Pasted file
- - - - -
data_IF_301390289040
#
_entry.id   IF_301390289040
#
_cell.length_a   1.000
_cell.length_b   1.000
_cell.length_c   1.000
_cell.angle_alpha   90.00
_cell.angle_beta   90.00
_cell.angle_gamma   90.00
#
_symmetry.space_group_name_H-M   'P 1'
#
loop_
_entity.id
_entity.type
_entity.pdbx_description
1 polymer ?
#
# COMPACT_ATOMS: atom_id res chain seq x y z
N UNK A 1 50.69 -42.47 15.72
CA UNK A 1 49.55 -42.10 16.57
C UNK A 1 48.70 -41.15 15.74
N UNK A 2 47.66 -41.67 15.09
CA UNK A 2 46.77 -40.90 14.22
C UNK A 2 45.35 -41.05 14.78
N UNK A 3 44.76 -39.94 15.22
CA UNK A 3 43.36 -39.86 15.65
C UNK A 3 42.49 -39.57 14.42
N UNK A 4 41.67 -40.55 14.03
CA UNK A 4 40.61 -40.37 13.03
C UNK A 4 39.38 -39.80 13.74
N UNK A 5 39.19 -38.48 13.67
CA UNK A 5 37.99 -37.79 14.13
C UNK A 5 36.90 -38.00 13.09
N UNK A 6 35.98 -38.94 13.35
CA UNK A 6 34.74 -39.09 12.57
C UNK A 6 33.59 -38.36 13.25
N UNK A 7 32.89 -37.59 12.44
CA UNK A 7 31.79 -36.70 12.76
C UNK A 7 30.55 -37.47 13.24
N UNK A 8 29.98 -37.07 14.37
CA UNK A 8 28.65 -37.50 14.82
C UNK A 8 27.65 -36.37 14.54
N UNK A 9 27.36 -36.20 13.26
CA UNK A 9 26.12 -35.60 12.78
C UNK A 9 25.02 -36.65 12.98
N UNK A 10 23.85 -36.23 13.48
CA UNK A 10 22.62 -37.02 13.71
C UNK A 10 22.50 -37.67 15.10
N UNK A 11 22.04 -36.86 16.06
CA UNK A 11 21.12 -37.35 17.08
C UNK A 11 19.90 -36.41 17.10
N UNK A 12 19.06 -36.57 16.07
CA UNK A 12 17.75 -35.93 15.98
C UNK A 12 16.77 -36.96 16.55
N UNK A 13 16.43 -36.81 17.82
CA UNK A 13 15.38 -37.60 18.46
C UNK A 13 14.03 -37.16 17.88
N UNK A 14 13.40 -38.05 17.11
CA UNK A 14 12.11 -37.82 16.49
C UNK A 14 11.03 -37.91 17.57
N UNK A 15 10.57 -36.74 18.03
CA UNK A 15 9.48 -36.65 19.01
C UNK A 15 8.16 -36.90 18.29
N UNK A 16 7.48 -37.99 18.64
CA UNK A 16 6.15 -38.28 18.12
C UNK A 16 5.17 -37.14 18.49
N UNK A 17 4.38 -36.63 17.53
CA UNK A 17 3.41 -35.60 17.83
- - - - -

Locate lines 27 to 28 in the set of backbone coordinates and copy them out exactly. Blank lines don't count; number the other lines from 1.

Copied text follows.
N UNK A 3 44.76 -39.94 15.22
CA UNK A 3 43.36 -39.86 15.65